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What to do with Leftover Juicer Pulp: Make Fritters!

What to do with Leftover Juicer Pulp: Make Fritters!

One of the things I feel guilty about on a daily basis is throwing away juice pulp after I prepare my morning green juice. The pulp is simply the fibers of the vegetables and can be used for so many things! Today, I decided to show you a way to put veggie juice pulp to good use, and in a low-fat, few-ingredient way. Enjoy!

Ingredients (6-8 patties)


  • 2 cups juice pulp (kale, carrots, chard)
  • 2 cloves garlic, minced
  • 1/2 tablespoon mustard
  • 1/4 teaspoon black pepper
  • 1/4 teaspoon chili powder
  • 1/2 teaspoon sea salt

Instructions

Combine all the ingredients until evenly combined. It will hold together well when formed into patties.

Place patties on a greased saucepan and cook on both sides over medium heat for 2-3 minutes. The patties will hold together but will be soft. It can be crumbled over a salad or eaten in a sandwich.

I paired mine with fresh kale and ketchup and ate them in a whole-wheat tortilla. Mmmm!

Enjoy!

Bon Appetit!

 

By Aylin Erman, From Ecorazzi

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Michael, selected from Ecorazzi

Ecorazzi - Good Gossip. Ecorazzi uses gossip and pop culture to inspire real good throughout the world. From celebrity efforts on environmental, animal welfare and humanitarian issues to spotlighting charitable organizations and healthy living trends - our goal has always been to highlight the work being done to make the world a better place. Get weekly updates from Ecorazzi or find us on Facebook, Twitter, and Pinterest.

100 comments

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10:23AM PDT on Jun 6, 2013

Great recipe,thanks. I'm going make these fritters they sound delicous.
I use my my apple,carrot,kale,and ginger pulp in my version of Carrot plus cake.
It's tastes great and the cake is super moist,it's just the general carrot cake recipe with the pulp thrown into it.Plus since it's cake my kids get their veggies without a debate.
I put my green pulp in soup or stew or casseroles. It's extra flavor and healthier.
What I can't use in food,I use in compost.Putting the fruits and veggies right back where
they came from makes your future fruits and veggies grow better.

9:32PM PST on Jan 28, 2013

thanks for this reminder of using leftovers.

3:26AM PST on Jan 25, 2013

Golden rule never waste leftovers, good article.

9:34AM PST on Jan 24, 2013

Thx for the info

3:48AM PST on Jan 24, 2013

Isn't the pulp the important bit of fruits and vegetables, you might as well have a sugary drink when you take it out.

12:04PM PST on Jan 23, 2013

Good idea! I must try this

7:45AM PST on Jan 22, 2013

Years ago we bought an expensive juicer. My first reaction when seeing the amounts of fruits and vegetables necessary to produce a much smaller amount of juice was what a waste. I had used my good old Osterizer blender for years to make shakes with apples, oranges, celery, chopped carrots, fresh baby spinach, whatever combined to make a great tasting drink. And every morning that 20+oz. drink was my breakfast and kept me full until mid-afternoon. My husband watched but never sampled my morning shakes. Then we got the juicer, which had too many working parts that needed to be taken apart and washed, not to mention the guilt of throwing away what I consider the most important part of the fruit or vegetable. After the initial thrill wore off (I made my husband the official juicer washer), my husband joined me in the morning shakes and he loves them. We used to compost the fiber, but there's only so much fiber you can compost and use as fertilizer. The juice is drunk in less than two minutes, but the shake containing everything but seeds takes a long time to digest and you're getting the whole food. Juicers, smoocers. Hustle on down to a store and get a good quality blender. Mine is over 30 years old and going strong, even though I once left a wooden spoon inside and the blades gave it a good clipping. No, we did not drink that batch and consider it fiber.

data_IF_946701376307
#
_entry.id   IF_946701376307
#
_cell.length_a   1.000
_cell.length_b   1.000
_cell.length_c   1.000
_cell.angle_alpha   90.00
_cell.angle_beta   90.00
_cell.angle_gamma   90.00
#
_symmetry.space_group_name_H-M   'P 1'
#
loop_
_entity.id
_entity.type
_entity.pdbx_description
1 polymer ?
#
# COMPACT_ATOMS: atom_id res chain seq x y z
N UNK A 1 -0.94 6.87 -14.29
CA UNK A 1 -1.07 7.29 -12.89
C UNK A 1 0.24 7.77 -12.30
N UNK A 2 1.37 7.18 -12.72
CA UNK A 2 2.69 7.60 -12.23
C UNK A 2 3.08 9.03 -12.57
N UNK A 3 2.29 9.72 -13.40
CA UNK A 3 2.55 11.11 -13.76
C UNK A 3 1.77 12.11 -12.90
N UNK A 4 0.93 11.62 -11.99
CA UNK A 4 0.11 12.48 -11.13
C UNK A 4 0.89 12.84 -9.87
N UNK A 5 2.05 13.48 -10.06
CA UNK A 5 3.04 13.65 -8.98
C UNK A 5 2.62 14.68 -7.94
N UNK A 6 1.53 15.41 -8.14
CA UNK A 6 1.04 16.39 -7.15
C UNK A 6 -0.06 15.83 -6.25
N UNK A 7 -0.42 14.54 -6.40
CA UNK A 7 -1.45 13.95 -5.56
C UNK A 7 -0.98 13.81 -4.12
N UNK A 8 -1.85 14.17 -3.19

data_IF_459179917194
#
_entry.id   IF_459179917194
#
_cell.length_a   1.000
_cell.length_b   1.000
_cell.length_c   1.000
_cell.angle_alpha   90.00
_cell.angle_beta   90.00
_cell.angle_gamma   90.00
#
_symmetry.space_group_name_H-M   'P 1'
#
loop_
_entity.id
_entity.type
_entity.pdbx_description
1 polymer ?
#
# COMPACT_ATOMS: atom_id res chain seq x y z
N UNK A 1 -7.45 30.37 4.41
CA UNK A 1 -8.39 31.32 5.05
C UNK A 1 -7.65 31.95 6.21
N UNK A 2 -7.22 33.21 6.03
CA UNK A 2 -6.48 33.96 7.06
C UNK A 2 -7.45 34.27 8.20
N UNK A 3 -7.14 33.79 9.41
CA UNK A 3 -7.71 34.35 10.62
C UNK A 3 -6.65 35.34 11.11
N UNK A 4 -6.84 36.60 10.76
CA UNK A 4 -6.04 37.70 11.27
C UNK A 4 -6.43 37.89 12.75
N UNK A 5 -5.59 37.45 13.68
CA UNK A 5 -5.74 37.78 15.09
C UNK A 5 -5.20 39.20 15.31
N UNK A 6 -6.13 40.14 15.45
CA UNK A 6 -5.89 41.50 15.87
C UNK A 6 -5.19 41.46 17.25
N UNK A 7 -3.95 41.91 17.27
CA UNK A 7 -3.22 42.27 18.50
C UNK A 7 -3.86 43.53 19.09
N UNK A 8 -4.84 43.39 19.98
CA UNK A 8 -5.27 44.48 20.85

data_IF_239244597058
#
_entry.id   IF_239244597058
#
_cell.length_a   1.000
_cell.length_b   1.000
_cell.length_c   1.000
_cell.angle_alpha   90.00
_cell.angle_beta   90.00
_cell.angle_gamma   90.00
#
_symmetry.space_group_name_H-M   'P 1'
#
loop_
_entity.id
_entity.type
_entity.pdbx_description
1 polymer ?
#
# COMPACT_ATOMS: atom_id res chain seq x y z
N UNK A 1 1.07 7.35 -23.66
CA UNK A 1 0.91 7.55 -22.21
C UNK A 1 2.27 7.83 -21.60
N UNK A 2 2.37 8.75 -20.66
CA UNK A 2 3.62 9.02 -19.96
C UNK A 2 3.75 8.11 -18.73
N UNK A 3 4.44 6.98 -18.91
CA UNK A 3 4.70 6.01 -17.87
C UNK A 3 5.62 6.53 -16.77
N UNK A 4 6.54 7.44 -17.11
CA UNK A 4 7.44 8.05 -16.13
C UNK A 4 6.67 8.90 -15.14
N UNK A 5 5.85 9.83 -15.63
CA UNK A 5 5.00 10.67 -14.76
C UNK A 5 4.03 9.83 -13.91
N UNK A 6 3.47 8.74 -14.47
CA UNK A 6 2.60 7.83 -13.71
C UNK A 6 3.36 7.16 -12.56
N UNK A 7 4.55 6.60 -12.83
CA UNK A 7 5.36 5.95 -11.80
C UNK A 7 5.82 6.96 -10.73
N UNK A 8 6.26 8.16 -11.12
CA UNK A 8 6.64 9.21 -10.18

9:19PM PST on Jan 21, 2013

What a wonderful idea thanks for sharing.

2:12PM PST on Jan 21, 2013

Better yet, use a blender and drink the pulp with your health drink. Or you can use the pulp as a sauce thickener. I sometimes freeze mine and add it when I make chinese rice jook.

12:46PM PST on Jan 21, 2013

Good idea! I always feel bad about throwing mine into the compost when there's still usable food value. Not that composting is bad, but eating it is better when it's still usable food.

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people are talking

Thanks Editors for sharing the information. Great info-graphic.

beautiful story, thanks

Thank you for the article.

Some wonderful ideas,thanks for sharing

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